Revisiting EFSA@EXPO: emerging issues in animal and plant health
The risk from emerging pests and pathogens has increased as a consequence of global changes to the way food is produced and consumed. In addition, climate change is likely to increase pressure on the availability of food. It will also provide newly suitable conditions for invasive species, pests and pathogens. Population displacement due to economic, political and humanitarian crises represents another potential driver for emerging issues. This session looked at the cultural and methodological shifts we must make if we are to deal with emerging risks.
People, animals, plants, pests and pathogens: connections matter
William Karesh, of the EcoHealth Alliance in the US, opened by suggesting that an alternative title for his talk could be “You get what you eat”. Emerging infectious diseases are on the rise, but what is driving them? With this question he set the scene for the session. And the answer? Dr Karesh identified three main drivers: changes in land use, changes in agricultural practices, and the boom in international travel and commerce. He illustrated his point with hot-spot maps, and examples such as how demand for palm oil has led to widespread deforestation.
Relations between pathogens, hosts and environment: joining the dots
Matthew Baylis of Liverpool University explained how the concept of a “pathogen network” is central to understanding zoonotic diseases. How are pathogens shared, he asked. Hosts may live together, be closely related, or eat one another. The main transmission routes are the environment, sexual activity, and food. Echoing William Karesh, he argued that to understand zoonotic patterns we have to identify the drivers of animal diseases such as foot and mouth, avian influenza, and African swine fever.
Discovering novel pathways of cross-species pathogen transmission
Nature used to be fun, said Tony Goldberg, of the University of Wisconsin-Madison, but then the narrative changed, and nature became less magical and more microbial. This change led him to study primates in a biodiversity hotspot in Uganda, where primates have been going extinct in part due to infectious diseases. Prof Goldberg went “virus hunting”, and made some exciting but worrying discoveries. He said that, in trying to work out which viruses will cross over, the best route to take is “pathway discovery” – to find unknown routes of pathogen transmission. We must also go “beyond bushmeat” and look at other modes of interaction between humans and primates – such as accidental contact, rogue animals, and animals being killed by dogs or children.
Broad brush analysis of livestock disease drivers, ecology and pathogen evolution
Jan Slingenbergh, an independent adviser, began by saying that livestock pathogens are a new phenomenon – about 12,000 years old. He traced the growth in demand for animal protein, highlighting two peaks – the industrial revolution of the mid-19th century and then the “livestock revolution” of the 1990s, which was characterised by a rapid growth of animal protein production around the world, featuring mass rearing of “monoculture” animals. He concluded by arguing that if our ambition is to ensure sustainable livestock production, then we must re-examine what kind of food we really want and how we produce it.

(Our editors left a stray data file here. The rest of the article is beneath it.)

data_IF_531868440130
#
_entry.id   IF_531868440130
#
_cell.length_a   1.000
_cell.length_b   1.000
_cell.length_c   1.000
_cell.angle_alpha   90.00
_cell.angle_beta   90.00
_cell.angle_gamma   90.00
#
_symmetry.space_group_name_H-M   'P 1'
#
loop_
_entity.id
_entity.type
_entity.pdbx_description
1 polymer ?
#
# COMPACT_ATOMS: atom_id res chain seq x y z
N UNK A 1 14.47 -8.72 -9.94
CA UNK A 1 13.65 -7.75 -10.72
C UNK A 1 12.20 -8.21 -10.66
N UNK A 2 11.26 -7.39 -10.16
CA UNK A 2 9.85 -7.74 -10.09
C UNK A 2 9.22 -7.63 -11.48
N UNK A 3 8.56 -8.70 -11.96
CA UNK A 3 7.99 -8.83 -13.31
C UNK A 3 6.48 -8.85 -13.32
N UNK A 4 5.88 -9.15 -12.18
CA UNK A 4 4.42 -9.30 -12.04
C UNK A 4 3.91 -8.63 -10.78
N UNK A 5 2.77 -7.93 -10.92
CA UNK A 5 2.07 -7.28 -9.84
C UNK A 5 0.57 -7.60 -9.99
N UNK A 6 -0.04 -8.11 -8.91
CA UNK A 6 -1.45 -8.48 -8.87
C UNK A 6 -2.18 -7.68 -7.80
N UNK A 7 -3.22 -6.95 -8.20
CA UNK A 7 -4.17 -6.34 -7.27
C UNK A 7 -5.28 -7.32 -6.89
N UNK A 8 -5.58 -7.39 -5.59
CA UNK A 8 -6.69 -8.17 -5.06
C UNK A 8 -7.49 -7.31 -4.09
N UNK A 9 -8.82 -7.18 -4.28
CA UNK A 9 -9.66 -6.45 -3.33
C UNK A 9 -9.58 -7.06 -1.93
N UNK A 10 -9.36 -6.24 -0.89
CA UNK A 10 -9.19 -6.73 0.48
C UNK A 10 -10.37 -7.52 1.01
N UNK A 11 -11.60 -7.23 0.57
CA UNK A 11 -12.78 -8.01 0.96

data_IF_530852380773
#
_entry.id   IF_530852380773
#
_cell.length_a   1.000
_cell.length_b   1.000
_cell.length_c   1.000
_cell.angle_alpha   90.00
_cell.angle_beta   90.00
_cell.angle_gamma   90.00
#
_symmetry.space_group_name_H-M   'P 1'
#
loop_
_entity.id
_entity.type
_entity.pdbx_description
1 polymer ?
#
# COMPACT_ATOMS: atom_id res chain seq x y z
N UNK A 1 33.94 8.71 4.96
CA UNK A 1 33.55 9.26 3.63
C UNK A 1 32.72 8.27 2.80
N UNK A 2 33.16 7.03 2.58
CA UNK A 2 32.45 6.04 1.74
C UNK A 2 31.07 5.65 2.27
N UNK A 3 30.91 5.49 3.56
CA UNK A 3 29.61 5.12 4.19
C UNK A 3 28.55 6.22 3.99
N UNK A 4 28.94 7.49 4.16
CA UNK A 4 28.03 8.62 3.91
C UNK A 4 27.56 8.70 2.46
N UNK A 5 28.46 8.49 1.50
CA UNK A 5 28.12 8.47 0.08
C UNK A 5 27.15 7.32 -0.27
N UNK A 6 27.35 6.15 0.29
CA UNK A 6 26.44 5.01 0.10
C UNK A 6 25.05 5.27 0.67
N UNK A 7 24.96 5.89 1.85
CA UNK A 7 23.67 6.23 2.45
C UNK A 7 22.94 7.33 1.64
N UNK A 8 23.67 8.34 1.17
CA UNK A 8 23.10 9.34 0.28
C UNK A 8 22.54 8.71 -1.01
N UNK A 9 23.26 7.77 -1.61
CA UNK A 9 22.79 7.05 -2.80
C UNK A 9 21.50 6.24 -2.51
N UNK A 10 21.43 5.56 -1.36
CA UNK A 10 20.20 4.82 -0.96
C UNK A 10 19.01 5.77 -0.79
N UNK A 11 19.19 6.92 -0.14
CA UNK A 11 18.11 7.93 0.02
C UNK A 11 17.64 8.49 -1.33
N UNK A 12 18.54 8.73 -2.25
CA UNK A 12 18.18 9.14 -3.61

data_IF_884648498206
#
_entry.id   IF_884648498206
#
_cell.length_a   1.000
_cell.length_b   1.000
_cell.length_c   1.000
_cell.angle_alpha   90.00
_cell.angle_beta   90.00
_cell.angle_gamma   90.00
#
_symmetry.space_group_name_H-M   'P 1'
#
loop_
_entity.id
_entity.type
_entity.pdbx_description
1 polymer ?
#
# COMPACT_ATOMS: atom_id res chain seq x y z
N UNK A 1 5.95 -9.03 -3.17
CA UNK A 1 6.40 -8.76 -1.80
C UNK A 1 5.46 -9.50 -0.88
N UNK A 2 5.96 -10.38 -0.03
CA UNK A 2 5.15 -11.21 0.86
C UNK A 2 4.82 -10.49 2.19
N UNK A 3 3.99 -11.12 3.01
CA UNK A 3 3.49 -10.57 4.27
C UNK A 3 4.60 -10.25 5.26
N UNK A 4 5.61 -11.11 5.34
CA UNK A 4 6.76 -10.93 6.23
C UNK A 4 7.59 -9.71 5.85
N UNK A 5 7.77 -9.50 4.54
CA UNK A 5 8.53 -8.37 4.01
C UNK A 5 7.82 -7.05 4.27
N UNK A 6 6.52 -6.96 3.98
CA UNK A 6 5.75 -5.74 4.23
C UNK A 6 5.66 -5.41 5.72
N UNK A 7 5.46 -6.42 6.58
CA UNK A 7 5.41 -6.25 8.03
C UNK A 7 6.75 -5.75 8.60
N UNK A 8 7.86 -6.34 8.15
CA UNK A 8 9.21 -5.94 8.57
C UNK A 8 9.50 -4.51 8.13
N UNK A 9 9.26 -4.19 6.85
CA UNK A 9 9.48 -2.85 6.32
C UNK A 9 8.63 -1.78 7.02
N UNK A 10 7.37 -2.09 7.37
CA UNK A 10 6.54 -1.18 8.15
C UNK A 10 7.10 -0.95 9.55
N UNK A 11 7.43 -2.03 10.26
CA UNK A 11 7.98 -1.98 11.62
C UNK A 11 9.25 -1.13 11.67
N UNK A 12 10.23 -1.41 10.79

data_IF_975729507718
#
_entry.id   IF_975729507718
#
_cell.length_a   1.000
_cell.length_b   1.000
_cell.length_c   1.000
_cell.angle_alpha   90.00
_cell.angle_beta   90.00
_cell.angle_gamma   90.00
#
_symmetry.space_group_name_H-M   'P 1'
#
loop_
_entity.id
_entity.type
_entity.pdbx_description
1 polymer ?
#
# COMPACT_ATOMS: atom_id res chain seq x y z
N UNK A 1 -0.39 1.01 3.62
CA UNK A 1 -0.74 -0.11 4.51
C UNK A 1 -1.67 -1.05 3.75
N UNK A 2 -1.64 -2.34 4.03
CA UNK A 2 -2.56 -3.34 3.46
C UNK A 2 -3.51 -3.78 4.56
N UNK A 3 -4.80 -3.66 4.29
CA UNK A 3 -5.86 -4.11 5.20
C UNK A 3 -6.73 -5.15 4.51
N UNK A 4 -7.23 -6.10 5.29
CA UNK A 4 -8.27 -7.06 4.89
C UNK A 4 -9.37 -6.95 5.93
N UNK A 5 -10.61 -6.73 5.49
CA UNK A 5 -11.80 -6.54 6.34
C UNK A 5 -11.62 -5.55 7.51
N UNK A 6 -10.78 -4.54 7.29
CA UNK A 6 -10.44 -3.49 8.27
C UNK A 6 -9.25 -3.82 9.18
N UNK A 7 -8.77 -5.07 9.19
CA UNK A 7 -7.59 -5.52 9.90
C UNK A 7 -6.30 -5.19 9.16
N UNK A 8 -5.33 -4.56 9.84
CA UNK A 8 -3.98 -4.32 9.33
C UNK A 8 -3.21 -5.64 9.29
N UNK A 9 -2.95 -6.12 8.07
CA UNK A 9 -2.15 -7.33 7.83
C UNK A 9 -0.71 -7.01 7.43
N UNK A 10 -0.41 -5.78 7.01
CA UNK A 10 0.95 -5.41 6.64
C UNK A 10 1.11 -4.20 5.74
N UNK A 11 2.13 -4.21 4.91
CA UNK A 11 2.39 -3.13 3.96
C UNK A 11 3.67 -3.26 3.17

Horizon scanning for emergence of new viruses in animal and public health
Paul Gale of the UK Animal and Plant Health Agency summed up horizon scanning as being about “getting the right experts together and talking to each other”. Spotting emerging problems is increasingly difficult because the world is changing and viruses are changing. Take, for example, Schmallenberg virus, which before “arriving” in 2011 was not even mentioned in textbooks. Were weak signals missed, Dr Gale asked. As well as understanding drivers and pathways, it is important to look for combinations of events, he explained. For example, what connects the use of an anti-inflammatory drug in cattle with a rise in rabies cases in Italy? Or people building swimming pools in California, the financial crash, and West Nile virus? He advocated greater use of spidergrams to bring together factors such as land use, farming practices, and socio-economic changes to help predict coming zoonotic events.
Mapping complexity: visualising a world of change
Tommaso Venturini, of Sciences Po médialab, France, explained the concept of controversy mapping, a teaching and research method that looks at controversies surrounding scientific knowledge and offers insights into the process of gaining scientific knowledge. What is so useful about studying controversies? Dr Venturini said that they help us to open the “black box” of science and technology – whether we are looking at a spacecraft or a disease – and see the connections inside. They also enable and promote public participation in science, he argued.
A vision for a global operation room
Mike Catchpole, of the European Centre for Disease Prevention and Control, had a stark warning: the reality is that, however much we know, we cannot always stop viral events and outbreaks. Take the example of influenza – we know that there will be outbreaks but, despite our best intentions, they still happen. The question then becomes: how do we respond? Infectious diseases are global so any response must be global, he said, before going on to put the case for a global operations centre. Such a centre would have to be an international, multi-disciplinary operation with effective communication and coordination functions. It would require a clear, respected mandate – and the involvement of the World Health Organization would be crucial to building trust.